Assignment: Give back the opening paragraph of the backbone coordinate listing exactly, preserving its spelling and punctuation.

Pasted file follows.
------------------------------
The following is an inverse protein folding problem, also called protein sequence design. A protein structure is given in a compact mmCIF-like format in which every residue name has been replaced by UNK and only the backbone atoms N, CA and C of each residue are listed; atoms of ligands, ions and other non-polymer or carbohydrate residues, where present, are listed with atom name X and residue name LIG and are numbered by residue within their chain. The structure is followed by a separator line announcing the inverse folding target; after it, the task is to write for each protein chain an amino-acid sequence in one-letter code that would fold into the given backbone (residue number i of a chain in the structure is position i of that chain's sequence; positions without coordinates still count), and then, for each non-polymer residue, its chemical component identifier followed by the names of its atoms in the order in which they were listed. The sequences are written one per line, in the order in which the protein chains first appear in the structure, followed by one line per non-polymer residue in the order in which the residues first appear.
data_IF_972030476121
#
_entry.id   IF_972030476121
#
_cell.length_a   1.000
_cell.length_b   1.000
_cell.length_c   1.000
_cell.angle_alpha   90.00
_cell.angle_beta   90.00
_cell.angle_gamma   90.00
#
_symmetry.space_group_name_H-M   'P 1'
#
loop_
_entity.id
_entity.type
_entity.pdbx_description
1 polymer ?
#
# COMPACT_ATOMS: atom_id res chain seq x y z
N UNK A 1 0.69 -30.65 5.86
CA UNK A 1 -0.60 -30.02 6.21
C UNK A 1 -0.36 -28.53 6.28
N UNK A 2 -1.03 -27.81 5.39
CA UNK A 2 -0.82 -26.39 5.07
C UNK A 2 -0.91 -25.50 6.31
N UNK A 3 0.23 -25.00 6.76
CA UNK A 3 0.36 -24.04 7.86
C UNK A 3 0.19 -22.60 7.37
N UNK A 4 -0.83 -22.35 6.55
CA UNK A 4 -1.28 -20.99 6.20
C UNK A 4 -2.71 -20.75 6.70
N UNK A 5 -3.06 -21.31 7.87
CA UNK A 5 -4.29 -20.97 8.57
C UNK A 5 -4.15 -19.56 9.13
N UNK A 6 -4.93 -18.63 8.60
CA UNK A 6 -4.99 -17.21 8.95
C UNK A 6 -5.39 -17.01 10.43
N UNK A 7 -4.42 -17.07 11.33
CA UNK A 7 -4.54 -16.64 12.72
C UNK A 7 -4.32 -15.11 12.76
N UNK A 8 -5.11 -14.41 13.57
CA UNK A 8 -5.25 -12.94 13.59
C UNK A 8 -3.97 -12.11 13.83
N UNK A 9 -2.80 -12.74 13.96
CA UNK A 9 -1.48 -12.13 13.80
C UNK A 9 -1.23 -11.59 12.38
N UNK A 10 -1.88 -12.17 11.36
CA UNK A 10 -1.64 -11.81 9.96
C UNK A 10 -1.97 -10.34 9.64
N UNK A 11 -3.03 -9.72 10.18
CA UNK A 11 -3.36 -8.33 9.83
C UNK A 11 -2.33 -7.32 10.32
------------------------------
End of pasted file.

The following is an inverse protein folding problem, also called protein sequence design. A protein structure is given in a compact mmCIF-like format in which every residue name has been replaced by UNK and only the backbone atoms N, CA and C of each residue are listed; atoms of ligands, ions and other non-polymer or carbohydrate residues, where present, are listed with atom name X and residue name LIG and are numbered by residue within their chain. The structure is followed by a separator line announcing the inverse folding target; after it, the task is to write for each protein chain an amino-acid sequence in one-letter code that would fold into the given backbone (residue number i of a chain in the structure is position i of that chain's sequence; positions without coordinates still count), and then, for each non-polymer residue, its chemical component identifier followed by the names of its atoms in the order in which they were listed. The sequences are written one per line, in the order in which the protein chains first appear in the structure, followed by one line per non-polymer residue in the order in which the residues first appear.